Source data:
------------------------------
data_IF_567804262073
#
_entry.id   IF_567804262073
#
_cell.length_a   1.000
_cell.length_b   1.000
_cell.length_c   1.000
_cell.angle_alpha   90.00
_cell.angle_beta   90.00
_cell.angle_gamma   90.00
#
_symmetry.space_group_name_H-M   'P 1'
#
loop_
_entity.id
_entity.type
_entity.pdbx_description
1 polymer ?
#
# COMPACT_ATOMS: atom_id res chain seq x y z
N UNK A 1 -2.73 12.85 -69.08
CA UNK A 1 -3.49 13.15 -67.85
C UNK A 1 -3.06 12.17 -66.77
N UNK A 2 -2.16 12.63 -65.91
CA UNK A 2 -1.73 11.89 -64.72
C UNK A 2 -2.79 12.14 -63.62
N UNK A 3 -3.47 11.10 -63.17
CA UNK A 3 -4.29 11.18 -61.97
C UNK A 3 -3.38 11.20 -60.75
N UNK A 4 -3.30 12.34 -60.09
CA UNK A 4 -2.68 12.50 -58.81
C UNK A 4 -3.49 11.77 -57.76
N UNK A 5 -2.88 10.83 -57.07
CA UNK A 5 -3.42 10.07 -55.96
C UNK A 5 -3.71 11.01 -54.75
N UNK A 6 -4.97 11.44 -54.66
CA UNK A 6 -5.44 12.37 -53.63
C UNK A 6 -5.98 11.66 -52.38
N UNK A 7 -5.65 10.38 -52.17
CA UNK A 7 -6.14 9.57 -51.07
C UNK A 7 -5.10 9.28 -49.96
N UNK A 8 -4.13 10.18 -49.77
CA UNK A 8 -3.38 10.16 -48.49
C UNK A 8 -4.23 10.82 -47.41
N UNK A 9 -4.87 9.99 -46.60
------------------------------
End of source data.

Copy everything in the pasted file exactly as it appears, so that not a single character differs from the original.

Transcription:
data_IF_567804262073
#
_entry.id   IF_567804262073
#
_cell.length_a   1.000
_cell.length_b   1.000
_cell.length_c   1.000
_cell.angle_alpha   90.00
_cell.angle_beta   90.00
_cell.angle_gamma   90.00
#
_symmetry.space_group_name_H-M   'P 1'
#
loop_
_entity.id
_entity.type
_entity.pdbx_description
1 polymer ?
#
# COMPACT_ATOMS: atom_id res chain seq x y z
N UNK A 1 -2.73 12.85 -69.08
CA UNK A 1 -3.49 13.15 -67.85
C UNK A 1 -3.06 12.17 -66.77
N UNK A 2 -2.16 12.63 -65.91
CA UNK A 2 -1.73 11.89 -64.72
C UNK A 2 -2.79 12.14 -63.62
N UNK A 3 -3.47 11.10 -63.17
CA UNK A 3 -4.29 11.18 -61.97
C UNK A 3 -3.38 11.20 -60.75
N UNK A 4 -3.30 12.34 -60.09
CA UNK A 4 -2.68 12.50 -58.81
C UNK A 4 -3.49 11.77 -57.76
N UNK A 5 -2.88 10.83 -57.07
CA UNK A 5 -3.42 10.07 -55.96
C UNK A 5 -3.71 11.01 -54.75
N UNK A 6 -4.97 11.44 -54.66
CA UNK A 6 -5.44 12.37 -53.63
C UNK A 6 -5.98 11.66 -52.38
N UNK A 7 -5.65 10.38 -52.17
CA UNK A 7 -6.14 9.57 -51.07
C UNK A 7 -5.10 9.28 -49.96
N UNK A 8 -4.13 10.18 -49.77
CA UNK A 8 -3.38 10.16 -48.49
C UNK A 8 -4.23 10.82 -47.41
N UNK A 9 -4.87 9.99 -46.60